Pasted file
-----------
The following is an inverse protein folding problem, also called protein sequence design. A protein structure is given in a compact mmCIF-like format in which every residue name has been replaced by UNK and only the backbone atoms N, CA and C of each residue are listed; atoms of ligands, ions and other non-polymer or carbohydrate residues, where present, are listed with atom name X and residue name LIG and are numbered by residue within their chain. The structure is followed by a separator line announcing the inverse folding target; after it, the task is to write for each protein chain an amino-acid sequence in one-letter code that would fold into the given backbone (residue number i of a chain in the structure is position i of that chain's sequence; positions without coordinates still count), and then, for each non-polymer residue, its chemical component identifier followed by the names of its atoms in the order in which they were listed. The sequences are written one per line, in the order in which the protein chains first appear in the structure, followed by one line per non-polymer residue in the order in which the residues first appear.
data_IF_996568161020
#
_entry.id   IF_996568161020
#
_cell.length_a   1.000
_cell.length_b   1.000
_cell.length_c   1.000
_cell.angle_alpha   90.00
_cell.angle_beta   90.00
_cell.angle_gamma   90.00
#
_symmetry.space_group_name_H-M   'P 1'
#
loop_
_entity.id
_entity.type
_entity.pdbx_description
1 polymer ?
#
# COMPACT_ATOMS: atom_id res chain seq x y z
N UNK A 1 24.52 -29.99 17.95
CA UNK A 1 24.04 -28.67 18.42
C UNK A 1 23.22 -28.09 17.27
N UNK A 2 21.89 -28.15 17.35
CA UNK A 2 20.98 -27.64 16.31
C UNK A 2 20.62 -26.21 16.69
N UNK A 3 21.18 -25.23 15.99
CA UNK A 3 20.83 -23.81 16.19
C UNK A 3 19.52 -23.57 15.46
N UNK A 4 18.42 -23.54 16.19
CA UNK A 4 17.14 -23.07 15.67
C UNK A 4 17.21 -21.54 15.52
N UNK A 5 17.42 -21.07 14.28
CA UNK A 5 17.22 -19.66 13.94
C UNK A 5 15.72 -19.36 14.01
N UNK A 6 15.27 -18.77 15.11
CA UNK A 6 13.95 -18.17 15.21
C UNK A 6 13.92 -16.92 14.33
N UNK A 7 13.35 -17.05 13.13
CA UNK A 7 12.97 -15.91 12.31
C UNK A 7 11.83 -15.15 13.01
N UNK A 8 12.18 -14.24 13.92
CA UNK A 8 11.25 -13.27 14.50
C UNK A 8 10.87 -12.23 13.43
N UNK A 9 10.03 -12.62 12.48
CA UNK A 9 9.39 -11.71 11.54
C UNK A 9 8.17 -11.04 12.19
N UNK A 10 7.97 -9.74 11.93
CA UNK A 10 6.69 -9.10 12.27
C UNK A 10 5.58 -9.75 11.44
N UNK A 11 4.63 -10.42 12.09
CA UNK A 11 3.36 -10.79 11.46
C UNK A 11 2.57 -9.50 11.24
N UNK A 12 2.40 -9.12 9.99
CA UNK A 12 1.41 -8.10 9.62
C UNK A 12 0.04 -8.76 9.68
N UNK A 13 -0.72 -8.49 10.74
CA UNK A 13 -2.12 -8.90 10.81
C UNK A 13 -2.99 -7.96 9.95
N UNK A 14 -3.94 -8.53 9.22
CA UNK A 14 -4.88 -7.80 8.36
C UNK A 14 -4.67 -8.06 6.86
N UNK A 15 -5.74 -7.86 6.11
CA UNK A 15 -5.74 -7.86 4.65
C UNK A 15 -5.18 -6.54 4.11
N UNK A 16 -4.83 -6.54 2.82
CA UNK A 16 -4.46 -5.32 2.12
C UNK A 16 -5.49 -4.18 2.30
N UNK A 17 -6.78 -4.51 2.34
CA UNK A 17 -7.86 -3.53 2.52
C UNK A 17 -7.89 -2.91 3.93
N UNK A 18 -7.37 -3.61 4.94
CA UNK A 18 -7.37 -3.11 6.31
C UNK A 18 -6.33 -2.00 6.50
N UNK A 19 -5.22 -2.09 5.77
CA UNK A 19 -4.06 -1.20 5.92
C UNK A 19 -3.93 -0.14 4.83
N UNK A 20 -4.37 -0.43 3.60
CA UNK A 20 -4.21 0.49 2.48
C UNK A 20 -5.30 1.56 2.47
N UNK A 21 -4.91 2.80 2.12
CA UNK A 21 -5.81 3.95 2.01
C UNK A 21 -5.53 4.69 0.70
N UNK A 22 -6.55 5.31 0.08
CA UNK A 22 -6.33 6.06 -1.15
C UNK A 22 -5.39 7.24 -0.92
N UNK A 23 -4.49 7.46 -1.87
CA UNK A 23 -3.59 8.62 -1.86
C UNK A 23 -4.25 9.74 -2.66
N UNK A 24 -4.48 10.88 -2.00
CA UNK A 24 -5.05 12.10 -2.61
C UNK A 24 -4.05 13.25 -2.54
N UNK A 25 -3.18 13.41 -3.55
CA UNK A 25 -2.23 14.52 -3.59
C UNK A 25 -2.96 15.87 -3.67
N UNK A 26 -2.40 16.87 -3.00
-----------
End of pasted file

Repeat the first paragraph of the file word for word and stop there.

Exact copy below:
The following is an inverse protein folding problem, also called protein sequence design. A protein structure is given in a compact mmCIF-like format in which every residue name has been replaced by UNK and only the backbone atoms N, CA and C of each residue are listed; atoms of ligands, ions and other non-polymer or carbohydrate residues, where present, are listed with atom name X and residue name LIG and are numbered by residue within their chain. The structure is followed by a separator line announcing the inverse folding target; after it, the task is to write for each protein chain an amino-acid sequence in one-letter code that would fold into the given backbone (residue number i of a chain in the structure is position i of that chain's sequence; positions without coordinates still count), and then, for each non-polymer residue, its chemical component identifier followed by the names of its atoms in the order in which they were listed. The sequences are written one per line, in the order in which the protein chains first appear in the structure, followed by one line per non-polymer residue in the order in which the residues first appear.